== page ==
With legislative elections in Pakistan rescheduled for next month, the country's political future remains an open question for many analysts in the wake of last week's assassination of former prime minister Benazir Bhutto.
Most experts agree that Bhutto's assassination has weakened President Pervez Musharraf and deprived him of perhaps his best hope to transition Pakistan to democratic rule.
Xenia Dormandy, Director of Harvard University's Belfer Center, says that despite his efforts to maintain law and order, President Musharraf has little room to maneuver. "He doesn't have many choices today. He has just lost the one leading politician who was willing to work with him. She had legitimacy. She had support. But she appears to have been the only leader in Pakistan who did believe that," says Dormandy. "And Musharraf has just lost, potentially, his partner.This is quite tragic for him. Whether he can find a way to manage what is left is thus far unknown."
South Asia expert Amit Pandya of the Washington-based Henry L. Stimson Center warns that Mr. Musharraf could lose control of the country. "Because he is someone who enjoys little legitimacy and little popular support, it is going to be very difficult for him to respond in any particularly strong way that would contribute to the stability of the country. And I think that it is for that reason that it's important that we recognize that our medium-term interest and possibly even our short-term interest lie in recognizing that the people of Pakistan are ready to engage in a political process of their own, and that the sooner that we support that, the better," says Pandya.
Although legislative elections have been postponed until next month, the Bush administration says it is important that they do take place and that they be free and fair.
But many analysts, including Amit Pandya, point out that Pakistan's transition to democracy will likely be influenced by international pressure on Pervez Musharraf, particularly by the United States. "One has to be very careful about how we push him to move forward with this so-called 'democratization,'" says Pandya. "If on the other hand his powerful patrons and allies in the international community tell him that our principle concern is stability and the law and order situation in the country, then I suspect that he will feel some real pressure to crack down in some fashion, to declare emergency rule or possibly even martial law."
A New Front in The Terror War?
According to terrorism analyst James Carafano of The Heritage Foundation here in Washington, Benazir Bhutto's assassination, although tragic, could open a new front in the war on terror. "One of the outcomes is that people could just get fed up with this. And when they get a democratically elected government, they may actually go after these guys. The real turning point in Iraq [,for example,] was when a bunch of the tribal chiefs became frustrated with the level of violence and the direction that they saw al-Qaida was taking the country and turned their backs on them and essentially started slaughtering al-Qaida agents. This could well be what happens in Pakistan," says Carafano.
But many experts argue that the turmoil that has engulfed the country in the aftermath of Bhutto's assassination is a setback for the U.S.-led war on terrorism. While most analysts say it is important for Pakistan to hold elections and restore the democratic process, others point to the country's fractured political scene.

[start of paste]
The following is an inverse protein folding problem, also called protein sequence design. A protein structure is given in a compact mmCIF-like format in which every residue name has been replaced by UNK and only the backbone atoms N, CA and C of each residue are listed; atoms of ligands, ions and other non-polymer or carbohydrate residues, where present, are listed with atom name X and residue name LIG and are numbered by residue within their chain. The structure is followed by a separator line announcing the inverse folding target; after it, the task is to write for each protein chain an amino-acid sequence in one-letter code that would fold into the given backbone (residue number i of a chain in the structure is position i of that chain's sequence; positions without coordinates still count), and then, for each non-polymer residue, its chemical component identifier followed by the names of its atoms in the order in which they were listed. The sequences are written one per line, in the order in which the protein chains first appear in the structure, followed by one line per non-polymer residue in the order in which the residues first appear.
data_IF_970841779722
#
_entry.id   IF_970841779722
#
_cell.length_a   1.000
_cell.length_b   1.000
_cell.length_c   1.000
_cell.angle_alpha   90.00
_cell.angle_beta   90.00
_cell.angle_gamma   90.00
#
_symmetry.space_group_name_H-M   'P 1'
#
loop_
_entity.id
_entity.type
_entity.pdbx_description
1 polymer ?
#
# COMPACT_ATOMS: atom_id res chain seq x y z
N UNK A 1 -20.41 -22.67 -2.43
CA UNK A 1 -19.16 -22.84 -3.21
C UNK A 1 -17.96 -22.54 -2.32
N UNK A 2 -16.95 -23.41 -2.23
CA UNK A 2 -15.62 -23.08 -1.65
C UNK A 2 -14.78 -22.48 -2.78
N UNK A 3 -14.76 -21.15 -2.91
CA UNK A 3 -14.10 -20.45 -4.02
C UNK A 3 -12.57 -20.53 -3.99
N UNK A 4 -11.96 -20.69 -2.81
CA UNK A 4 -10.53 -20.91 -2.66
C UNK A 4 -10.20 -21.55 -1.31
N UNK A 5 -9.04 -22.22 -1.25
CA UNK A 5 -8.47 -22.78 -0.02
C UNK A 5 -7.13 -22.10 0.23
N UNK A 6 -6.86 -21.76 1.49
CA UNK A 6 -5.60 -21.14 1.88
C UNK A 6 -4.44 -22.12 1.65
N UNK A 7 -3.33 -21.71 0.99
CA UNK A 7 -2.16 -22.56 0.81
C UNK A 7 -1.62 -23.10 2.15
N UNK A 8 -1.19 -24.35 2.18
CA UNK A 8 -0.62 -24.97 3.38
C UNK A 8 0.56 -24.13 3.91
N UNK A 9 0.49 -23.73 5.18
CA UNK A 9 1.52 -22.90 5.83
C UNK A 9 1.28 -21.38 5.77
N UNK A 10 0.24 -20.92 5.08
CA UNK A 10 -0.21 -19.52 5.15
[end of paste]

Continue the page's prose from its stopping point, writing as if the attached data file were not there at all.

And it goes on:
United States-Pakistan Ties
Patrick Basham, a South Asia expert with the Cato Institute here in Washington, says the priority now is to stabilize Pakistan. "It's not time for panic, but it's certainly time for high anxiety. Pakistan is arguably the most dangerous country in the world. You have the epicenter of anti-U.S. terrorism combined with nuclear bombs. So instability in Pakistan has obvious consequences not only for that country in the region, but also for U.S. allies like the United Kingdom and the United States itself."
Basham cautions that America's widespread unpopularity in Pakistan limits its ability to influence events in that country. He adds that it has become a liability for Pakistani politicians to be seen as closely associated with the United States.
But some experts, including the RAND Corporation's Seth Jones, say the security situation in Pakistan is pushing Pervez Musharraf toward the United States. "The focus of this militant version of extremist Islam that is based in the tribal areas is a direct threat to the Pakistani state. So [controlling] this is in Pakistan's own interest now," says Jones. "I think what you are actually seeing is a convergence of America's and the Pakistan government's interest in dealing with this. As long as the U.S. stays in this sort of 'deep background,' I think a solution over the long run, anyway, is possible."
Hy Rothstein, a security analyst at the United States Naval Postgraduate School, says, "We don't need to create more domestic difficulties for Musharraf with his various constituencies by openly pushing Musharraf. Those are things, I think, are better done in dark rooms where diplomats negotiate and push and work out arrangements."
Since 2001, the United States has given about $10 billion in military aid to Pakistan. It recently allocated some $ 750 million for development and reconstruction projects in the tribal belt region bordering Afghanistan, where support for extremism is strong. The idea is to recruit allies in the troubled area.
But many analysts warn that extremism is growing in Pakistan. Whether the tide will turn, they say, could depend on whether elections now slated for February 18 take place.